Ask anyone in HR, "Do you enjoy interviewing candidates for a job?" I've got a $10 bill right here that says 9 out of 10 will say, "No." And who can blame them. It's like the ultimate blind date, only in this case the interviewer is under pressure to make the right connection again and again.
There are many common pitfalls that an interviewer can fall into. And if they fall into them a time or two, they understandably develop an aversion to the process.
To avoid “interview aversion” here are six pitfalls to avoid:
1. Rushing. When you're facing a mountain of resumes, don’t just take the first 10 and pick a pretty good candidate. Give them all a good look. That perfect candidate may be at the bottom. If you have a lot of candidates to go through, consider technology that helps you better sort through and organize the information.
2. Email. Even if your ideal candidate is on the other side of the globe, make time to talk over the phone or Skype. Texting and email are no substitutes for a one-on-one conversation.
3. Biases. Does the candidate remind you of yourself? Are you wowed by the resume or degrees. Step back and don’t let your biases get in the way. Focus on what’s important-- does this person have the skills needed?
4. Unfocussed questions. Alison Green who writes the popular Ask a Manager blog says the best way to predict how people will act in the future is to find out how they have actually acted in the past or to observe how they actually act in the present. Too often, though, interviewers ask how a candidate might hypothetically handle a difficult situation. For instance, they'll ask, "How would you handle a difficult client?" Instead, a good interviewer will ask, "Tell me about a time you had to handle a difficult client. How did you approach it? What was the result?"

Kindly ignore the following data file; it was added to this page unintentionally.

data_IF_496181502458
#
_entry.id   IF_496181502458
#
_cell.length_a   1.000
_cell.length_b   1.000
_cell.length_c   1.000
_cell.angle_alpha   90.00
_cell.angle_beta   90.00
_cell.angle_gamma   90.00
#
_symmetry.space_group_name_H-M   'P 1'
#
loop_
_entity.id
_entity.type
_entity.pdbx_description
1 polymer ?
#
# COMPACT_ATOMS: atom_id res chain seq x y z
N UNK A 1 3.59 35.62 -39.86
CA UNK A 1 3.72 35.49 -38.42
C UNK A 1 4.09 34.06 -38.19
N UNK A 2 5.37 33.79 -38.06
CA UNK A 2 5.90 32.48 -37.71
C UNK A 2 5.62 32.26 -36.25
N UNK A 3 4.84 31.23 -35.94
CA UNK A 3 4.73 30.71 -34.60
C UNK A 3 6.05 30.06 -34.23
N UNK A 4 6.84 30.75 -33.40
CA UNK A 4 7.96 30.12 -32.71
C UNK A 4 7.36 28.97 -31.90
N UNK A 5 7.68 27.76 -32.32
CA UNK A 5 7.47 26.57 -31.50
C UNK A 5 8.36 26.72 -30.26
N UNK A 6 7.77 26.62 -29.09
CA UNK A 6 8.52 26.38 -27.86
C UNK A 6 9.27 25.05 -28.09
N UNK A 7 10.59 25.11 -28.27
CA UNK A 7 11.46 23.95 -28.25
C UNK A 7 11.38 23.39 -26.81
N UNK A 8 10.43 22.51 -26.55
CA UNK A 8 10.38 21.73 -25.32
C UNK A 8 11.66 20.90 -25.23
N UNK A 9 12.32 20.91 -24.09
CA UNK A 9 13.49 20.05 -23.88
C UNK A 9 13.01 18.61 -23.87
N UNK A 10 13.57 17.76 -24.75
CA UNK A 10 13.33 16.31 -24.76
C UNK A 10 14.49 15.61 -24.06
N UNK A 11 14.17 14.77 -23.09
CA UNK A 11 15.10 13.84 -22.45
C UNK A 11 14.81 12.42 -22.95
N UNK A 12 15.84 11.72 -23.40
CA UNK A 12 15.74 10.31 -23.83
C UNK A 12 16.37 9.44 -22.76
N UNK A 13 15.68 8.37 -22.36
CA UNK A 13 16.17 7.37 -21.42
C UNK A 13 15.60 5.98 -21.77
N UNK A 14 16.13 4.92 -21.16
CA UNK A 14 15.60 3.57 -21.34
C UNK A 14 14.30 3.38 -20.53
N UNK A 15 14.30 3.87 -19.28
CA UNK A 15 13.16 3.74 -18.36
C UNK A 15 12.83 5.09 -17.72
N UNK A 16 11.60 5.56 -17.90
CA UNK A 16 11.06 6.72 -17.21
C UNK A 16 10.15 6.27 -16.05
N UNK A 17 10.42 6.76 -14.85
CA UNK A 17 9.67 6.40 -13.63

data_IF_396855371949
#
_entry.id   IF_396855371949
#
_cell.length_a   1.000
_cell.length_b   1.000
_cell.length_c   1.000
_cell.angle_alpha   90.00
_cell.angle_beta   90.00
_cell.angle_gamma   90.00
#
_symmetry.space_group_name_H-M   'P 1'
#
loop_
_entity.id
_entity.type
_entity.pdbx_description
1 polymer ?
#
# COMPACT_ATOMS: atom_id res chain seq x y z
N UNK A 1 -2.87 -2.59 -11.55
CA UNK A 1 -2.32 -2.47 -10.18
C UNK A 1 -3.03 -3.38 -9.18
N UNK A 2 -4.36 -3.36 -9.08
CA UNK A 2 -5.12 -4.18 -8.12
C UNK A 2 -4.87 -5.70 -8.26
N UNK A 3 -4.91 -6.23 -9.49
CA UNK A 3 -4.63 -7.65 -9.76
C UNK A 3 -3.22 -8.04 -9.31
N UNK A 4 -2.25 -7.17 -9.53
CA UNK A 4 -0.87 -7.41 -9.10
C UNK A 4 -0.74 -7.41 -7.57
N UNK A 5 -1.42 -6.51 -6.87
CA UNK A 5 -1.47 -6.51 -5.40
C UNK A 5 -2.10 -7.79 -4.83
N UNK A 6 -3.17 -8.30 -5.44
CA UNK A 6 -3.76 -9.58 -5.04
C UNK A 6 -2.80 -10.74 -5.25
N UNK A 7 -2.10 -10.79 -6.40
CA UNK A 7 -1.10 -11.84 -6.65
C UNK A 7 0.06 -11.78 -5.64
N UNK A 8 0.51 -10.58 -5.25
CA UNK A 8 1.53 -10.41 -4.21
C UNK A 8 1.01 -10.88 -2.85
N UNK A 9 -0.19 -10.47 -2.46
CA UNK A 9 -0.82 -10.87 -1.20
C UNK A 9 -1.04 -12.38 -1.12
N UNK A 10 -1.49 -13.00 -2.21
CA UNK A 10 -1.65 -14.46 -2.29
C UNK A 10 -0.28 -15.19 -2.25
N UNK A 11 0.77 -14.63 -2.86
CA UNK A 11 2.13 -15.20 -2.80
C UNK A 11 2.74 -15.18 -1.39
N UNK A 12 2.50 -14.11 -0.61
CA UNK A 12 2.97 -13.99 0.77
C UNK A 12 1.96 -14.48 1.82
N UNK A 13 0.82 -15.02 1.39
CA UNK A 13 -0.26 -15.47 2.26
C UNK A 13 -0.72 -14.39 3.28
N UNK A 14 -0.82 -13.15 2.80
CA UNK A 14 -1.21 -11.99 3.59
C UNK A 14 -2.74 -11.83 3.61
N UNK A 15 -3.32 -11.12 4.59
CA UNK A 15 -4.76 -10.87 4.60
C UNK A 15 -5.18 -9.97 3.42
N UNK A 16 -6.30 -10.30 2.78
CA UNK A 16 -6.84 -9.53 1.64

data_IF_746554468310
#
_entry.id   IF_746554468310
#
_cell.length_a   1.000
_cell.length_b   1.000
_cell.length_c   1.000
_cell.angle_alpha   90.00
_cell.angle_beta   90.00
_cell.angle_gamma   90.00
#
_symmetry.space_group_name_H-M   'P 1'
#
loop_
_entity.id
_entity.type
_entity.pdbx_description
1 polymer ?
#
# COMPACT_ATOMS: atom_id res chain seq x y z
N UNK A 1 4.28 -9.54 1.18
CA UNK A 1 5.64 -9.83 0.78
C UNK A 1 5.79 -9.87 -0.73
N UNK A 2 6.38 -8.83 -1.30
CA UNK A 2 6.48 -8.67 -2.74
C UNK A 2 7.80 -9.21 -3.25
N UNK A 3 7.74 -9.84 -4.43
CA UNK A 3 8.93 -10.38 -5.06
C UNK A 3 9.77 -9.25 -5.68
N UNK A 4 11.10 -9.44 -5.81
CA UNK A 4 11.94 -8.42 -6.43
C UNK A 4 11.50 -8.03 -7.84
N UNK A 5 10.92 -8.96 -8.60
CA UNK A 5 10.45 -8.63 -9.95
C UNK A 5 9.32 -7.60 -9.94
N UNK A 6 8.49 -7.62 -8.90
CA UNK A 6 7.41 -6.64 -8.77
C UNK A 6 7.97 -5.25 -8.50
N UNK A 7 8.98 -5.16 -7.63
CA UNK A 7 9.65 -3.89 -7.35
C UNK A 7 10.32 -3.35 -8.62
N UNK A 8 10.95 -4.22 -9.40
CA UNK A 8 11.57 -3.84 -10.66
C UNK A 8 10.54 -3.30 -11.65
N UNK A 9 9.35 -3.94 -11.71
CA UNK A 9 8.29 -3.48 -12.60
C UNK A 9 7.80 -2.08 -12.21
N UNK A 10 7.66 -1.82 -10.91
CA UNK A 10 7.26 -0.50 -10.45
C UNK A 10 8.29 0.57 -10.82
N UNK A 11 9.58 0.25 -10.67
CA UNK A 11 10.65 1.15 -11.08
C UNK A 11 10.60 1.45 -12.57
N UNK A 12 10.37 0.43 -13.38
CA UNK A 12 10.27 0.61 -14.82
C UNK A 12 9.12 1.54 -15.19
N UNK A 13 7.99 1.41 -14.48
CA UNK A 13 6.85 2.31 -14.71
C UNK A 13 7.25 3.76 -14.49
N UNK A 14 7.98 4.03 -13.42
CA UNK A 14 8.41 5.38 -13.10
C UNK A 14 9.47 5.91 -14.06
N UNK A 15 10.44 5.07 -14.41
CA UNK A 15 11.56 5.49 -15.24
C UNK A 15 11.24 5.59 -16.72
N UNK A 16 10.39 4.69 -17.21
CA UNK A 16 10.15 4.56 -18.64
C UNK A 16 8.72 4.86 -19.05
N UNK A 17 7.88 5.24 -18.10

5. Talking too much. Don’t spend so much time talking about the company that you don’t extract enough information from the candidate to make a good decision.
6. Not being candid about the job. Be sure the candidate knows exactly what's needed to perform the job well. This includes not just technical skills, but other skills such as social skills, problem solving skills and time management skills.
This list obviously doesn’t cover every pitfall. But avoiding some of the big ones will go a long way toward becoming an “aversion free” interviewer.
Diane Mettler has been a manager for nearly 20 years. She's also a freelance writer and editor—with hundreds of her articles published in a variety of magazines—and teaches writing at the University of Washington.